Lately, campus leaders have introduced another phrase employed in crisis management and downsizing: “investing in growth areas.” When the painful cuts to come are addressed during meetings and presentations, we are told that we will not only be cutting, we will also be strategically investing in growth areas. (Especially the ones that lead to new revenue streams, which are the holy grail of administration at the moment.) Investing in growth areas will also become our story, when we find out which areas are to be so blessed with investment. (Perhaps the cuts that “investing in growth” distract from will also figure into our story somehow.) Growth areas will be identified by a market logic: what will bring in revenue, what will yield return on investment, what will keep us out of the red. We’re not talking about growth of intellect, growth of citizenship, growth of community ties or commitment to social justice. Criteria of value will be economic even if they are also curricular. 

As a scholar and critic of the narratives of popular culture (this is my “story”) it strikes me that “telling our story” is an endeavor quite central to traditions of humanistic inquiry. Narrative is a topic of interest to a wide array of interdisciplinary scholars from English and media studies to psychology and medicine. But its reputation is squarely as a liberal arts concern. Will storytelling, and the liberal arts more generally, be among our growth areas? It could depend on which story we are interested in telling.

Michael Newman is an Associate Professor in the Department of Journalism, Advertising and Media Studies and an executive committee member of the UWM AAUP chapter.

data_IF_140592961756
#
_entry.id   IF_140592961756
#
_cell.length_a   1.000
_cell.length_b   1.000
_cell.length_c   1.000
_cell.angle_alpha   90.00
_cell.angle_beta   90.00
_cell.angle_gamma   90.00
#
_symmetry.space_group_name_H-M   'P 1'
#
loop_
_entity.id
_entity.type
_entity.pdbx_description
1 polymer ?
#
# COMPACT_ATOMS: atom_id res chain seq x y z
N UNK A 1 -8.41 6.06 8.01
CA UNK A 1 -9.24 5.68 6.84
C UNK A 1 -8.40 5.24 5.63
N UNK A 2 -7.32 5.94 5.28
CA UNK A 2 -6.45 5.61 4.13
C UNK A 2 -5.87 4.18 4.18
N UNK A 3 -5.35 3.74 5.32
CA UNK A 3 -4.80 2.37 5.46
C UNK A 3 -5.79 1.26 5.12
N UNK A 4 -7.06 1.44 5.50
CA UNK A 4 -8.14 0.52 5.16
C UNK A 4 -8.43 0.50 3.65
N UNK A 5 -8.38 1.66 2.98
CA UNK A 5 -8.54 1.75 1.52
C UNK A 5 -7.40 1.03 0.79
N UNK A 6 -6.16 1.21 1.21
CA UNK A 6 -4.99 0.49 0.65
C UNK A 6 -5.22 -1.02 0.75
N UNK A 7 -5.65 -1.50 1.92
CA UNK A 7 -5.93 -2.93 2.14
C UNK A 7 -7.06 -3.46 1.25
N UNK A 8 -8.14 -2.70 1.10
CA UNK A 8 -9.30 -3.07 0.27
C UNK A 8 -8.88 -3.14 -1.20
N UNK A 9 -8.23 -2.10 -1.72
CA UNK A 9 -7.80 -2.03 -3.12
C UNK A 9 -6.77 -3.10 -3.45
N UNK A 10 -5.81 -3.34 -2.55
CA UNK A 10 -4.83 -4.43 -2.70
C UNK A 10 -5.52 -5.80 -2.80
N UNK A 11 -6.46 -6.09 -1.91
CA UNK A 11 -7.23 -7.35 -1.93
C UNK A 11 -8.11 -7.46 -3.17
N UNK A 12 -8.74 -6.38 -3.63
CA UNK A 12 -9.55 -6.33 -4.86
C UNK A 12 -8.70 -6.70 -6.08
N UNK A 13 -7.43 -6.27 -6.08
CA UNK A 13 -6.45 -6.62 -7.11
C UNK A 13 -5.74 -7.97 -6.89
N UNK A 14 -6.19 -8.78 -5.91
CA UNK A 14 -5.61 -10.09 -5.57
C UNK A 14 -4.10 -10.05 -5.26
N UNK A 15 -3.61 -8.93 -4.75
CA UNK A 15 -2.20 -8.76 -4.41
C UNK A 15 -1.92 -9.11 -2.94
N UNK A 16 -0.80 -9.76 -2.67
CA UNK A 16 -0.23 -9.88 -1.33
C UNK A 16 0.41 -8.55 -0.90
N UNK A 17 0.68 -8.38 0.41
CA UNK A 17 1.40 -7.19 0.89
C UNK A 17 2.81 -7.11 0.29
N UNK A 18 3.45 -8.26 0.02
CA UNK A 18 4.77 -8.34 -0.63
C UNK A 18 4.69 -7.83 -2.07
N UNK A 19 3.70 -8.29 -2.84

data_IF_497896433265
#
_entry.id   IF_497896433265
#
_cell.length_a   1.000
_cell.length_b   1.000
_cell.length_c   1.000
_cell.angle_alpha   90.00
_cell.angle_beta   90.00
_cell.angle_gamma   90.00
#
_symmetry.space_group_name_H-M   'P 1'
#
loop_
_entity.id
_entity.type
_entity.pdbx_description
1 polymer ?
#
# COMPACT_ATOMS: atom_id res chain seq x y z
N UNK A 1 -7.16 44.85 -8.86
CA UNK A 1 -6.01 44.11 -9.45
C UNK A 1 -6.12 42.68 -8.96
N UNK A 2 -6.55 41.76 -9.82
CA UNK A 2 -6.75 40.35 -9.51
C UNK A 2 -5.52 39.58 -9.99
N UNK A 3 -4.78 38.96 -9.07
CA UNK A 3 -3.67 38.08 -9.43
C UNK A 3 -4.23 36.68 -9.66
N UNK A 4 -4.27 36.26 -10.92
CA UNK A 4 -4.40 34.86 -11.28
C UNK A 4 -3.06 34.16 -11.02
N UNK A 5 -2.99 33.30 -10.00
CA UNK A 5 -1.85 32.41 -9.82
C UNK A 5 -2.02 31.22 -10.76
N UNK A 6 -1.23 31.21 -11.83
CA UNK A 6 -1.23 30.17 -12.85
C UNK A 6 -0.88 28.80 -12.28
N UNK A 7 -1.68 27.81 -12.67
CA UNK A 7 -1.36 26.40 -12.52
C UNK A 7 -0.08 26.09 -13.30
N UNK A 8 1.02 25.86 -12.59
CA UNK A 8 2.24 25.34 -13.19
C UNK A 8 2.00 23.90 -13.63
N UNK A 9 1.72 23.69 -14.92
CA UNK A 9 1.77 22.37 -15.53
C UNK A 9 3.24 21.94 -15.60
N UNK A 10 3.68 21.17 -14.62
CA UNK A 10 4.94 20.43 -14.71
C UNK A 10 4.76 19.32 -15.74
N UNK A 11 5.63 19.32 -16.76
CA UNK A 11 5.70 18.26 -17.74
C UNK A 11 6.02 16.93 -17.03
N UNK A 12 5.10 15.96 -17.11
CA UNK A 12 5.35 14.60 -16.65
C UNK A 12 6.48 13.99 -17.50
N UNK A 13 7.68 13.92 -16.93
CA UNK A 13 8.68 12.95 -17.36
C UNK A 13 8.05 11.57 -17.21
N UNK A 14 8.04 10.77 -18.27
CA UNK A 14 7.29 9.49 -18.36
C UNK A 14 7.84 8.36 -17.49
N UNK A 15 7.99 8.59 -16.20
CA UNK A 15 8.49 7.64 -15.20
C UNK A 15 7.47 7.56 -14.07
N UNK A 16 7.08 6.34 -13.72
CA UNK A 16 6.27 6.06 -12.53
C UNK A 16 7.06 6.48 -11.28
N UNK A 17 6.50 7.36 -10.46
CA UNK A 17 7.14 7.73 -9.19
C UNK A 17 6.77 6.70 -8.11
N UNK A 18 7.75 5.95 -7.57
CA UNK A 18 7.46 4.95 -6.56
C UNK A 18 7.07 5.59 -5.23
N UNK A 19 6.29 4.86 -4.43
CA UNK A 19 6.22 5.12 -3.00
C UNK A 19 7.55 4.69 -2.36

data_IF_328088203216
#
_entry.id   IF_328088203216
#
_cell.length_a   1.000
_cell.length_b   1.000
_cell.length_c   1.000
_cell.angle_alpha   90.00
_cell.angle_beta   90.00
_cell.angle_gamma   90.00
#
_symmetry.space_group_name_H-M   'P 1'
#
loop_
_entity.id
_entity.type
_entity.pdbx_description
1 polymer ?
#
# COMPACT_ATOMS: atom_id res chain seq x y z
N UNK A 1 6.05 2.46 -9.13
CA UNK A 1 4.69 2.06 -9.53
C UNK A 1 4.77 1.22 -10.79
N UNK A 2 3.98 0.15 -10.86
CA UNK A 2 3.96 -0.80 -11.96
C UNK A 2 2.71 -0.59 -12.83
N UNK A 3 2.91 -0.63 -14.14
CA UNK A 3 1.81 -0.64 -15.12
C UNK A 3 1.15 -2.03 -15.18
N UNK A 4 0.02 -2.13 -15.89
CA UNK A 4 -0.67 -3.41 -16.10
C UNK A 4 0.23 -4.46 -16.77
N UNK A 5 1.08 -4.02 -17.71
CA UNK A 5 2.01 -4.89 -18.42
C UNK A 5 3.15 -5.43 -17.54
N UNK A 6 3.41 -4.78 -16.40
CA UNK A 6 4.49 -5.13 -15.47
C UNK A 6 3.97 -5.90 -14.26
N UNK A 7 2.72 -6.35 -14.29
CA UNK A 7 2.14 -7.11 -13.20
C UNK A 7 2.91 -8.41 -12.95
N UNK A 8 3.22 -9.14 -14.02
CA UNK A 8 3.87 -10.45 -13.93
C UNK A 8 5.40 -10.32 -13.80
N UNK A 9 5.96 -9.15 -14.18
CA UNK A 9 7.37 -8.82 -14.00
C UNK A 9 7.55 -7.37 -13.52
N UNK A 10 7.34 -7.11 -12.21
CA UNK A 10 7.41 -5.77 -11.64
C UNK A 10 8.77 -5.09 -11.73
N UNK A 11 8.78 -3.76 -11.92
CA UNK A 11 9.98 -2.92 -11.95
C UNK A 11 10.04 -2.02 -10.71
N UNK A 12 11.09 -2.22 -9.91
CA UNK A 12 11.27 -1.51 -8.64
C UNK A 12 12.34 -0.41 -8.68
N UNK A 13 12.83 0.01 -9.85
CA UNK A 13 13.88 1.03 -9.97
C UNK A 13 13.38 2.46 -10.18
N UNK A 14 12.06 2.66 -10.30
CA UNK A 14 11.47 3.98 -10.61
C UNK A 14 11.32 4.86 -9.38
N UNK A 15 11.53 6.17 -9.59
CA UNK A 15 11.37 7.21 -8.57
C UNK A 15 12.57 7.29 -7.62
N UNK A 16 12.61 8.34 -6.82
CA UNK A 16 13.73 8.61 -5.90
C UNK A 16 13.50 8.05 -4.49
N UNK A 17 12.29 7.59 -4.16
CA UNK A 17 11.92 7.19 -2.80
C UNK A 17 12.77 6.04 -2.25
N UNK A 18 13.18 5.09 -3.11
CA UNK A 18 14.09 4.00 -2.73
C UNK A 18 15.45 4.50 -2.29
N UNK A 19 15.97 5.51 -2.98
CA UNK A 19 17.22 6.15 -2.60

UWM’s New Budget Model: An Explainer

There’s a new budget model slated to be approved soon by UWM’s Chancellor, and it’s a major change from the current one — and if approved, will effectively transform individual schools, colleges, and other units into little financial economies of their own, responsible for generating their own income and spending within their revenues. In this post, I’m going give a rundown on this proposed new budget model.

In addition to pushing individual units into an “entrepreneurial” stance, the new model will also create a brand new central pool of money — the Subvention Fund — from which administrators will have great discretion to fund administrative and support units that don’t produce tuition (e.g. Libraries, UITS, the Chancellor’s office), to pursue strategic initiatives and special projects including “partnerships with businesses,” and if they choose, to “subsidize” schools that don’t produce enough tuition to fund themselves. Although this model has been in development since 2012, and is slated to be approved by the end of the year, there’s still no public proposal for how decisions will be made about how to spend this Subvention Fund.

The implications of the model are complex and enormous, and with the Chancellor scheduled to approve the new model in the next three months, the time is now to register feedback and concerns.

On Oct. 1, I attended one of two recent open forums on the new model, led by Associate Vice Chancellor, Finance & Administrative Affairs, Jerry Tarrer. (See an abridged version of the slides he presented here.) Below, I will outline the big messages I took away from the forum, and look at how these proposed changes fit in with trends at other universities.

Accounting details are dry — I’ve tried to make these as readable and understandable as possible. Rather than to repeat the work done by Jerry Tarrer to explain the technical financial details of the old and new models, my aim is to focus on the questions that we encourage students to address every day: What do all these details mean? Why should we care? What impacts will the new model have on units, departments, students, faculty and staff, and, most importantly, the type of education that we’re creating at UWM?  Mr. Tarrer’s presentation was quiet on these bigger-picture questions, in keeping with the messaging we’ve been receiving from the administration on all recent budget issues.

So: What does it all mean?